90 Times Senators On The Judiciary Committee Demanded A Vote On Judicial Nominees

Judiciary Committee Chairman Chuck Grassley (R-IA) has vowed not to hold committee hearings or vote for whomever President Obama nominates to the Supreme Court. But before the passing of Justice Antonin Scalia, Grassley, along with his fellow Republican committee members, have passionately insisted that senators have a constitutional obligation to “advise and consent” on a presidential nominee through an up-or-down vote.

Below, are 90 examples from Chairman Grassley, Sens. John Cornyn (R-TX), Orrin Hatch (R-UT) and Jeff Sessions (R-AL).

Chuck Grassley

  1. But we should get our job done and confirm these nominees because that is what it takes for the judicial branch to get their work done. The judiciary needs to have the personnel to get their job done.” [7/17/08]
  2. “The Senate confirmed Justice Ginsburg. Why? Because President 
    Clinton won an election, campaigning on the basis of the kind of people 
    he was going to nominate, and President Clinton did that. That is what 
    the Constitution says the role of the President, the role of the Senate is
    .” [1/30/06]
  3. “Right after her, Justice Breyer came to the Supreme Court, a liberal as well, appointed by President Clinton. But the Senate confirmed that Justice by a big vote. The President made his choice, sent it to the 
    Senate, the Senate found him qualified, and he was confirmed on an up-or-down vote
    .” [1/30/06]
  4. “The way the Senate provides its advice and consent has been by a thorough Judiciary Committee evaluation, and then by an up-or-down vote in the full Senate.” [1/30/06]
  5. “The Constitution provides the President with the power to nominate Supreme Court Justices. And it provides the Senate with advise and 
    consent duties, presumably ending up in an up-or-down vote.” [1/26/06]
  6. “I voted, as I said earlier to the Senator from Arkansas, for Ruth Bader Ginsburg, as did almost all of my Republican colleagues, because we acknowledge the President’s — that was President Clinton — primacy in the appointments to the Supreme Court, even where we knew this Justice Ginsburg had a different philosophy.” [9/28/05]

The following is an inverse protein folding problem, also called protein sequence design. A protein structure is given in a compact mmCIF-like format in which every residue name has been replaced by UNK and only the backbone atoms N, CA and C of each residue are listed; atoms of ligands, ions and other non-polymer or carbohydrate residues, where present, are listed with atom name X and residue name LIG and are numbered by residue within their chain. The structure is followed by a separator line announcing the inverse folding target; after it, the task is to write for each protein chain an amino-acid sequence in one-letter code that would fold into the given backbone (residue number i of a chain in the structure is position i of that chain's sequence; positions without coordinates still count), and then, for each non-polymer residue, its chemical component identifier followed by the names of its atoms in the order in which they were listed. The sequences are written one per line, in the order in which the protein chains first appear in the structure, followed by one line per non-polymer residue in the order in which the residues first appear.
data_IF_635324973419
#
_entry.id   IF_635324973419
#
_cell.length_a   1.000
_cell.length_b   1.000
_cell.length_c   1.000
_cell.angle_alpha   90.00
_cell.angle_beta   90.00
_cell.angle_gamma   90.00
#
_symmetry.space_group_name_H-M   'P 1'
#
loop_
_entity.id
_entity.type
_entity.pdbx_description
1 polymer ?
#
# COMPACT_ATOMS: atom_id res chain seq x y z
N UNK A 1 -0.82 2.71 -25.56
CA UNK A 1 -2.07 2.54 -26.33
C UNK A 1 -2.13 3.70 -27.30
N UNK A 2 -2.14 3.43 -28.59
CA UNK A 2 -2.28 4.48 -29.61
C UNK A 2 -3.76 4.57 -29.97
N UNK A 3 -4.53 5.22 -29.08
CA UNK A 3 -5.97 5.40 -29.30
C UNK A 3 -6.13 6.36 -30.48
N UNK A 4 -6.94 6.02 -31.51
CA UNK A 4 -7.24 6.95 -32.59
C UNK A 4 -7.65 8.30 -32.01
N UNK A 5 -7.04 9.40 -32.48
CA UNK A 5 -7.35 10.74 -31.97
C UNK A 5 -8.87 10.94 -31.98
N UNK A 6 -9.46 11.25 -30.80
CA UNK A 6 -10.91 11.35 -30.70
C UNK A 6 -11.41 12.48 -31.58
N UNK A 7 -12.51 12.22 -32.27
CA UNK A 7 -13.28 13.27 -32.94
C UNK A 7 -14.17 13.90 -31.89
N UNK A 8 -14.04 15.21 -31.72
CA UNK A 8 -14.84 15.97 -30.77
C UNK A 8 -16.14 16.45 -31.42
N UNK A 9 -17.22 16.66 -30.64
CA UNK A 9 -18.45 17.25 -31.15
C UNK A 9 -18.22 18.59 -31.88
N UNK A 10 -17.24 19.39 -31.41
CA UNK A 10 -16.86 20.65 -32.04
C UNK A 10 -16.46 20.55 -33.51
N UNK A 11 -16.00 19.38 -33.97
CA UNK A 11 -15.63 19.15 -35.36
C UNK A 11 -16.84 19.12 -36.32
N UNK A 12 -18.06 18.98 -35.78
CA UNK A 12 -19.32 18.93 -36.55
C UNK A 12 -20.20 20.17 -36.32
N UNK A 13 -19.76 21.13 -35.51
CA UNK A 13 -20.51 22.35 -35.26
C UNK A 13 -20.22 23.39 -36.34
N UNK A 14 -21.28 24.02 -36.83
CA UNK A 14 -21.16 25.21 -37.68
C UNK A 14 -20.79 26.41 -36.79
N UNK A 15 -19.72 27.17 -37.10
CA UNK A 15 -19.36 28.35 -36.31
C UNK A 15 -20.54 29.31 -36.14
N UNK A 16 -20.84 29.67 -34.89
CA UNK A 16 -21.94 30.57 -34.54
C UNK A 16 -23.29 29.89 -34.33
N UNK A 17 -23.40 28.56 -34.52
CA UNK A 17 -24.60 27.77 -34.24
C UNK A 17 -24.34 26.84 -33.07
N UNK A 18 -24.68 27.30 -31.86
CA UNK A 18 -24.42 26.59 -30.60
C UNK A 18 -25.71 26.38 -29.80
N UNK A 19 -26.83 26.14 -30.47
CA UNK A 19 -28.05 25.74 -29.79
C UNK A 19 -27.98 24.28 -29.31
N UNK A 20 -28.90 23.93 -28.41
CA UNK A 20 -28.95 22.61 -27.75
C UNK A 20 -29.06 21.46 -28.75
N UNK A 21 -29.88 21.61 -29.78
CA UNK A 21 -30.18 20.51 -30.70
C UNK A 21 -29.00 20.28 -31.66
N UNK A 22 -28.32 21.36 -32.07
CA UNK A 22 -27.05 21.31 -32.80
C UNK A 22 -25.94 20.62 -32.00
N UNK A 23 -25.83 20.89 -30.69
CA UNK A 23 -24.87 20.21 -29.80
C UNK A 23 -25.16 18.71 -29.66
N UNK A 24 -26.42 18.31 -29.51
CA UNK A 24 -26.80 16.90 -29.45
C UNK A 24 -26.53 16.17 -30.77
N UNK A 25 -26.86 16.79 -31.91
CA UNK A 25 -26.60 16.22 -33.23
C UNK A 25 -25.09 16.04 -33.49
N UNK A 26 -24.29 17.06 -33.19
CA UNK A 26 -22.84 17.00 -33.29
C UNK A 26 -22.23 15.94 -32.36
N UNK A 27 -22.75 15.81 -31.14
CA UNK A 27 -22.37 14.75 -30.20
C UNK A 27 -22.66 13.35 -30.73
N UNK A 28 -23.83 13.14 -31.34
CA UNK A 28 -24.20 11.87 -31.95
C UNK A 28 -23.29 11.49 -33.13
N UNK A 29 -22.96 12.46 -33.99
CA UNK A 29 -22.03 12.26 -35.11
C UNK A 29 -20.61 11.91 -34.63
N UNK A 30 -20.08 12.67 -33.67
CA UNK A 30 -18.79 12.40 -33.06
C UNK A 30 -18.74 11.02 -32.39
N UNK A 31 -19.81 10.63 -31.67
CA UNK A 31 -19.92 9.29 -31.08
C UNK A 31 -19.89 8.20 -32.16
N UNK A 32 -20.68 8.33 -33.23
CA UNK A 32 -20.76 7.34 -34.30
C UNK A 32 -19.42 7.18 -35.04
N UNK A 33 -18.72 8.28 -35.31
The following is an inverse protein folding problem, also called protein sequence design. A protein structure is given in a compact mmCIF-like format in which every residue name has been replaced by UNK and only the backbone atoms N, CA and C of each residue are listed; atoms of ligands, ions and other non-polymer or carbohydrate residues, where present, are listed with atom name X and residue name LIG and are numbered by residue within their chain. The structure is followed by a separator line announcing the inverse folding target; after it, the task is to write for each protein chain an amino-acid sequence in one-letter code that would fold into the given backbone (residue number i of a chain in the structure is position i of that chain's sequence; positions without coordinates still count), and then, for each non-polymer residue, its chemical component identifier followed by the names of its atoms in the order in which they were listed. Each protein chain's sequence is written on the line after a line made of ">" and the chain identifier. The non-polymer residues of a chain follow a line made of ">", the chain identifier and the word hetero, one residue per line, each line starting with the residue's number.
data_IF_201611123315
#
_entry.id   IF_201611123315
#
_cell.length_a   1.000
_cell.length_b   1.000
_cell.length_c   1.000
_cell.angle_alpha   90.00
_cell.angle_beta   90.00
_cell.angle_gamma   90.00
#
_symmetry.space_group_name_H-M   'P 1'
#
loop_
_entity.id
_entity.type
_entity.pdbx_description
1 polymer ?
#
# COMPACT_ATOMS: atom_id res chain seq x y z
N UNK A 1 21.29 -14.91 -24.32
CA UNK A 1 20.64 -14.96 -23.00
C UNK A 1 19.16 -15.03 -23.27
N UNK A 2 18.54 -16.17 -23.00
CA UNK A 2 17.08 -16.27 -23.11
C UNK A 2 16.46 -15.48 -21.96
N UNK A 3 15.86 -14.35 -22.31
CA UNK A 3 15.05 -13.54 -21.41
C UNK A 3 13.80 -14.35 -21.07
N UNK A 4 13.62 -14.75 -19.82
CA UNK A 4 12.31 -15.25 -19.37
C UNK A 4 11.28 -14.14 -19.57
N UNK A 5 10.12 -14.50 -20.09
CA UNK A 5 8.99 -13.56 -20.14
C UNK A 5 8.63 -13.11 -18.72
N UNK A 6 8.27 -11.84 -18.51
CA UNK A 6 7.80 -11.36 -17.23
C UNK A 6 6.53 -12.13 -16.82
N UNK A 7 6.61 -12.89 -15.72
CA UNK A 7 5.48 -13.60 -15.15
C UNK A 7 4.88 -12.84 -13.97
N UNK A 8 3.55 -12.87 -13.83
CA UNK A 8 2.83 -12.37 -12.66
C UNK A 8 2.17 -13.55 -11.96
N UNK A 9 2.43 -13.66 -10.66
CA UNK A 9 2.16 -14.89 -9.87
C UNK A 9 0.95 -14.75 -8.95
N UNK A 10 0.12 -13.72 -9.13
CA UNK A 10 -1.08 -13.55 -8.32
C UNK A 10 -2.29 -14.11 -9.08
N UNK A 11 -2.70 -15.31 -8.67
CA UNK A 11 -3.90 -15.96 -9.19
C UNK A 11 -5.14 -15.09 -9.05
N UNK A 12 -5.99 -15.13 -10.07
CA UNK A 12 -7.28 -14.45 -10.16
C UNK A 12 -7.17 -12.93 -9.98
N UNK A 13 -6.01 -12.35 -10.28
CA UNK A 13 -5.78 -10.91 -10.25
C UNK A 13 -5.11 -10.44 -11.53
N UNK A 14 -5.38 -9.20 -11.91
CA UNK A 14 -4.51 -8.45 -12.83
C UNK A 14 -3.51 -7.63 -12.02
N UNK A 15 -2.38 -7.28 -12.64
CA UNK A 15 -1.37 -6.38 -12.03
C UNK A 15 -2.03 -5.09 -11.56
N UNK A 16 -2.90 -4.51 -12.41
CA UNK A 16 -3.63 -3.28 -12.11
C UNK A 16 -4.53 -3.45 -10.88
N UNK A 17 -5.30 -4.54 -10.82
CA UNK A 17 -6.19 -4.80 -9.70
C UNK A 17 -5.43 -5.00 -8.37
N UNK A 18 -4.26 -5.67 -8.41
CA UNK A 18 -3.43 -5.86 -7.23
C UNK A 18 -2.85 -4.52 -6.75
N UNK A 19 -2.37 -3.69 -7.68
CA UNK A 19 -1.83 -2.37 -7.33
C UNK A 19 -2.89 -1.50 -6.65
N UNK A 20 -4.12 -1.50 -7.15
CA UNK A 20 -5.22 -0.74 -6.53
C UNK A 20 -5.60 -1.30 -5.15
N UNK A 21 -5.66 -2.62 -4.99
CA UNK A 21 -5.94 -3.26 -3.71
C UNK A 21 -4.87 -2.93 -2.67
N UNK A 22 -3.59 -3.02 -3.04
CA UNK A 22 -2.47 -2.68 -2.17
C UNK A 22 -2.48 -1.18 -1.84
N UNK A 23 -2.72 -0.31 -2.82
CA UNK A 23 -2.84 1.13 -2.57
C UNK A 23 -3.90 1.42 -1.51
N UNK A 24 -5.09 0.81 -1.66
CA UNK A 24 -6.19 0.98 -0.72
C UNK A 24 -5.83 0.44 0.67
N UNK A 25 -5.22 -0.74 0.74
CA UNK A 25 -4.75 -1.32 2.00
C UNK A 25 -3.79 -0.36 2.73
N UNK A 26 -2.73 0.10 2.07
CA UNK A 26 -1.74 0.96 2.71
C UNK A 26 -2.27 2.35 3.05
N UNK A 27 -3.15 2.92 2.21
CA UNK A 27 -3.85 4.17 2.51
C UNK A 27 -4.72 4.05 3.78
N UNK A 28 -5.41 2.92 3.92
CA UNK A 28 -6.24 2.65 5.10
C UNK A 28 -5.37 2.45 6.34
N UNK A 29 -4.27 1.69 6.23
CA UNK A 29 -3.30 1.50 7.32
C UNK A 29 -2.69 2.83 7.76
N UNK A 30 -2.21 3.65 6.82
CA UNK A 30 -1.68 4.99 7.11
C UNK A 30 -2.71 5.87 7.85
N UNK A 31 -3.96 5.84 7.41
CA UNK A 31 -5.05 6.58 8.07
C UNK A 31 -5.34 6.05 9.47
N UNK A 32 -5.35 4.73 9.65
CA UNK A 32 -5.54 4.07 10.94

7. “[I]t seems to me as a result of the last election, when approving judges was very much an issue to the American electorate, they are now rejecting the will of the American people.” [5/23/05]
  8. “It seems to me the Constitution is very clear on the role of the 
    Senate in this judicial confirmation process. Judicial nominees are 
    chosen by the President with the advice and consent of this body…For over 200 years, no judicial nomination, with a clear majority support in the Senate, had ever been denied an up-or-down vote on the Senate floor. This was the case regardless of whether a Republican or Democratic President was in office. This was the case, regardless of whether the Senate was controlled by Democrats or Republicans.” [5/23/05]
  9. The Constitution demands an up-or-down vote. Fairness demands an up-or-down vote.” [5/23/05]
  10. For judicial nominations, it is the Senate’s responsibility to 
    determine whether nominees are qualified for a position they are 
    nominated to, and to say so through an up-or-down vote. Let a majority 
    of the Senate decide if they are qualified
    . [5/23/05]
  11. Throughout our Nation’s history, it has only taken a majority of 
    Senators to determine a nominee’s qualification for the judge position they are appointed to
    . It seems to me after a 214-year history, that is history worth continuing. [5/23/05]